Jeffrey Seppala has a bachelor’s degree in music from Biola University, a master’s in music from University of North Carolina School of the Arts, and a Doctorate of Musical Arts in voice performance and pedagogy from the University of Colorado Boulder. He teaches applied voice, vocal diction and vocal pedagogy. Before joining Truman State University, Seppala taught at the University of Texas Rio Grande Valley and has performed in works from the early Baroque to contemporary premieres.
How did you end up at Truman State University?
I greatly enjoyed teaching at the University of Texas Rio Grande Valley last year, [but] I decided for a myriad of reasons it would be best to search for a new position. There were a few positions I was interested in and almost accepted until I spoke with my brother-in-law, who happens to be a guidance counselor. After I mentioned to him there was an opening at Truman State University, he said ‘Oh, you have to apply.’ Upon my visit, I met with the wonderful faculty and heard about the quality of students. The decision was not an easy one, but I am extremely pleased with my choice and excited to be at Truman.
Have we lived up to the hype?
Absolutely! My colleagues have been tremendously welcoming, and the students at Truman are hard-working and focused. They sometimes even over-stress their studies to a fault. I try to encourage my students to keep their life priorities in perspective — place as much time and concern into their studies, but with a correct understanding of its place in their lives and a focus on their life goals as they enjoy the ride of life.
What originally interested you in music? In teaching?
You know, I don’t know if I had an option, in a good way. I started playing violin when I was three and was in boys’ choirs by age four. I loved it and still do. I find when people come to me with vocal problems, trauma, injuries or just a desire to develop their voice, their personal insecurities or issues often have a direct correlation with their voice. When I see a student gaining vocal freedom and believing they can actually sing, they start livening up, their speaking voice changes, their personality starts changing, and I love that. I’m not a counselor in any way, I’m a very technical vocal teacher, and yet I get to see people start changing as a result of them finding their free voice. I love the freedom it brings to their life, and their enjoyment in music runs parallel with this journey.
Have you seen a difference in the jobs you’ve had?
As a performer singing opera and musical theater you have to travel around a lot, and even though I loved it, it’s not very family-orientated. So I pursued my doctorate so that I can do my other love — teaching. However, my greatest joy in teaching is one-on-one vocal instruction. In vocal lessons, I tell my students that as long as you work your hardest the grades will reflect your dedication. It is when voice students focus solely upon their grades that they tend to lock down instead of opening up, and that can be difficult for vocal development. As long as they go for it, they accomplish both.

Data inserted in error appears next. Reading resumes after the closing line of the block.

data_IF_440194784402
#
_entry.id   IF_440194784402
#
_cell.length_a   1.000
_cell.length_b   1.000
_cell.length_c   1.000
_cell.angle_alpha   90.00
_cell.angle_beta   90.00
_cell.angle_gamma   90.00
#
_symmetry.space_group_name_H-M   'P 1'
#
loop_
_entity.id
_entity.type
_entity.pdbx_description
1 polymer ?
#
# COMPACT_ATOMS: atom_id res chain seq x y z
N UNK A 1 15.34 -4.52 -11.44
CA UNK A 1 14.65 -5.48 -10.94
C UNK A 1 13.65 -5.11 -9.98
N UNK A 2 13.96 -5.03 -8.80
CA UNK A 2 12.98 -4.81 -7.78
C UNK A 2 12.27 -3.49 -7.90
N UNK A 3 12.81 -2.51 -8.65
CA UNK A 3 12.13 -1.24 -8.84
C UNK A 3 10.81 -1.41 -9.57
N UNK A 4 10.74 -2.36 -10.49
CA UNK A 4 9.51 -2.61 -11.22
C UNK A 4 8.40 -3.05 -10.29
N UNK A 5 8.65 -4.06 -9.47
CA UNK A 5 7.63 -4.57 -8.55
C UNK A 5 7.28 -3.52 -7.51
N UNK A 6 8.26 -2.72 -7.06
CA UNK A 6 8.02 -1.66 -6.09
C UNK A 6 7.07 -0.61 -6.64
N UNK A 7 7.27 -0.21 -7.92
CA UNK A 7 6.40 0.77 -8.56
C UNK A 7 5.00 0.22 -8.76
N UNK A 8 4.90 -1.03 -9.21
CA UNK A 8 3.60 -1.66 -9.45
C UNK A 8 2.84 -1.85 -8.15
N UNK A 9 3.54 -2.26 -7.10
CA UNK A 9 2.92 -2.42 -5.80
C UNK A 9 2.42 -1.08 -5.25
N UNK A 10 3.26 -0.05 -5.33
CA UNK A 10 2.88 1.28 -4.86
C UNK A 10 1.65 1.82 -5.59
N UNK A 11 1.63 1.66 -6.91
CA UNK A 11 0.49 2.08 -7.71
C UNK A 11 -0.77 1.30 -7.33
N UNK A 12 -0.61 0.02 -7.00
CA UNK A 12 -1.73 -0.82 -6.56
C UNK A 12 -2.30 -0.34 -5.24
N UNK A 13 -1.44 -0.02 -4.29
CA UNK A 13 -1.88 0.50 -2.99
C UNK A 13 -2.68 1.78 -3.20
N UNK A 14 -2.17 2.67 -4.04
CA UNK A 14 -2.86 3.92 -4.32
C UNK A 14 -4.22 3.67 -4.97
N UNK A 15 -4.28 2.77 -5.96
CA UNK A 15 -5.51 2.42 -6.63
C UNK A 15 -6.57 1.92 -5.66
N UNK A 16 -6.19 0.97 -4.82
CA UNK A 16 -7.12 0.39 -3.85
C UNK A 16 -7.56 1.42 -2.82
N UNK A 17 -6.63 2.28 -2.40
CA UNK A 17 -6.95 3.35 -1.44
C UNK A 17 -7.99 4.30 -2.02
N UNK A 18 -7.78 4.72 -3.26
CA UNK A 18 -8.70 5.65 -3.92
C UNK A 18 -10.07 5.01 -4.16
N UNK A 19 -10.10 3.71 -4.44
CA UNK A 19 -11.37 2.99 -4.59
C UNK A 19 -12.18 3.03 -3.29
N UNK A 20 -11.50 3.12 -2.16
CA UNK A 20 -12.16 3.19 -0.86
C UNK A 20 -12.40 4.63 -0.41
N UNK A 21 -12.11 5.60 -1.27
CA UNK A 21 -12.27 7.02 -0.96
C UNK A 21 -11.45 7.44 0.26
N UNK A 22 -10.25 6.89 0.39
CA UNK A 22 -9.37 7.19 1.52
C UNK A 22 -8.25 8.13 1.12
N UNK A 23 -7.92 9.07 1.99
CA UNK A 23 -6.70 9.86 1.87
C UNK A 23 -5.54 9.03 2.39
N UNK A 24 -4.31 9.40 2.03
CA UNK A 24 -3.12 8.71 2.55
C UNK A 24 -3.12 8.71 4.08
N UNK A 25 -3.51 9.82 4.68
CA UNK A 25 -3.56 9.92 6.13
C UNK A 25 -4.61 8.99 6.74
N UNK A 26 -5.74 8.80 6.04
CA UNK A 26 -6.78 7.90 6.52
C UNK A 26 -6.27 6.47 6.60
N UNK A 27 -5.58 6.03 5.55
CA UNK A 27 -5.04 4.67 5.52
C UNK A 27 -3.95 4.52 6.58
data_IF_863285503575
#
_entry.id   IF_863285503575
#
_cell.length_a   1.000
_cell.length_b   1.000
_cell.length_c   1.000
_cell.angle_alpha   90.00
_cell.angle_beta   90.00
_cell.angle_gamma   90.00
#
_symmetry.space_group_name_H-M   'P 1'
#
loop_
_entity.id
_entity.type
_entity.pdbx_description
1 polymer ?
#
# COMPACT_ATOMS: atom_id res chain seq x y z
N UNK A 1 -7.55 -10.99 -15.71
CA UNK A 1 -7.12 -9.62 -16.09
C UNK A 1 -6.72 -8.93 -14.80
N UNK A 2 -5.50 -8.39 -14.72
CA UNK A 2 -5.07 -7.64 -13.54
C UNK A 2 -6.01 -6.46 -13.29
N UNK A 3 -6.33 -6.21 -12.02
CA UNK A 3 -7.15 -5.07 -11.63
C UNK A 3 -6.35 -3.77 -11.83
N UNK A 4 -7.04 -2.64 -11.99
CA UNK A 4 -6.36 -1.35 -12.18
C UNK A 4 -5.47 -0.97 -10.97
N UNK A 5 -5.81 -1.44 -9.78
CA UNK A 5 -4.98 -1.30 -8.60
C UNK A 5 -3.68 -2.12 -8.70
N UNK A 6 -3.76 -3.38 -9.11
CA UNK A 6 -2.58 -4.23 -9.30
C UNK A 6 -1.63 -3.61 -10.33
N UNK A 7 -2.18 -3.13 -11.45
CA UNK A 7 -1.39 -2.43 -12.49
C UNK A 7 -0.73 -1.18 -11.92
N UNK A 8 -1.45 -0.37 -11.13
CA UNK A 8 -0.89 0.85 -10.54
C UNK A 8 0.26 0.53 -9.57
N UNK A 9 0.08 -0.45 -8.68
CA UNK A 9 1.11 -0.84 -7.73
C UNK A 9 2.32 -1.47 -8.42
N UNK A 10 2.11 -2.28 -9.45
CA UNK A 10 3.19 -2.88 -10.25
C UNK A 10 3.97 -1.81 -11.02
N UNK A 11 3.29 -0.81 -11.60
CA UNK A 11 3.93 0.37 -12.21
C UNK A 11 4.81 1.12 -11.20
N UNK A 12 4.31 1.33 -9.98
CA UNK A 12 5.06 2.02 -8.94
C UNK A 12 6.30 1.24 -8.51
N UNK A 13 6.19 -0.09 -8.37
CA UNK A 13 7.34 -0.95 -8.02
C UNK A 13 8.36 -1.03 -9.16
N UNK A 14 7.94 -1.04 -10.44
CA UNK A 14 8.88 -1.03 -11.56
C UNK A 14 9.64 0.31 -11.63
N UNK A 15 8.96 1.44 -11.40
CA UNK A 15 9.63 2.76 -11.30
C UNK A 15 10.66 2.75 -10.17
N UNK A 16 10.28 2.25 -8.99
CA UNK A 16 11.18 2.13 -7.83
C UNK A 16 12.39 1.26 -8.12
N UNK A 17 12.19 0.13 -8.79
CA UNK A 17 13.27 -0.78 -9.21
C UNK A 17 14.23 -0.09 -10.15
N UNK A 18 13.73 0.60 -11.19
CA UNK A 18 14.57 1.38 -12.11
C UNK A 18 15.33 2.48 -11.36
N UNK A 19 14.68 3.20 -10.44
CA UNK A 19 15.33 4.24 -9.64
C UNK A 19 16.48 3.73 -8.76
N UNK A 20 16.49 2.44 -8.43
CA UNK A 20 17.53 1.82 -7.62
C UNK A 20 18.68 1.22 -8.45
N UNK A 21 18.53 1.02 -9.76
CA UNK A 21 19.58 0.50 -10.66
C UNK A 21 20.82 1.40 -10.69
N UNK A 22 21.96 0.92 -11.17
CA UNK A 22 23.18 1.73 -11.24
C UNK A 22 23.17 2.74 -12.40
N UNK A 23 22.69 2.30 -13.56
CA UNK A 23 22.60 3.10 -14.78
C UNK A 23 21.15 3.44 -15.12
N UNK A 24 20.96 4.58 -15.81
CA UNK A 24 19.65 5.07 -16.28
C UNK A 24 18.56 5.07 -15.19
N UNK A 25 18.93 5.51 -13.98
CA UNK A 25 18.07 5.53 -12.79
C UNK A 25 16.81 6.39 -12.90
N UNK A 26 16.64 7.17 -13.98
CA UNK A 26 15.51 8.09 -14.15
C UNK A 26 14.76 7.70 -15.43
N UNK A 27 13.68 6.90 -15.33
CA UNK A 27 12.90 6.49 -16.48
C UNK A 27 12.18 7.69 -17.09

What has been your favorite work to perform?
The generic answer is typically ‘the one you’re working on right now,’ [which] has almost always been true for me. I will be performing Haydn’s ‘Creation’ in October in Colorado. I’ve never sung that before so it’s really interesting. One of my favorite pieces to perform was Falstaff — this 400-pound character who is overbearing, boisterous and disgusting. It is fabulous playing a part so different from who I am. Another fun role was portraying the stepfather in Rossini’s Cinderella, “La Cenerentola.”
Is there a style of music you enjoy teaching or performing more?
There’s not. I love opera, but I also like musical theater an immense amount. The training I give to my students is geared to what they would like to go into and their specific vocal goals. For my performing, I’ve primarily sung classically, — however, I enjoy rock and contemporary music as well, it’s just not where my voice goes. Everyone has a unique instrument and mine is not particularly geared or trained in that way. It would be like trying to play the tuba in a string quartet — it might not work very well.
Do you have a favorite song?
I have a couple favorite composers I like a lot. I greatly enjoy Verdi and Mahler. I like Wagner too. In musical theatre, I think Sondheim’s brilliant — I just love singing his music.
Have any advice for students?
I want them to go and explore life. Become lifelong learners now. Take advantage of classes we have for non-majors. Be in the voice class — explore music and art. It will enrich your mind and allow you to think more creatively, outside the box, in anything you do and will absolutely aid in any career. If you have any questions or are interested in performing, let me know.
This appeared in the Oct. 6 issue of the Index.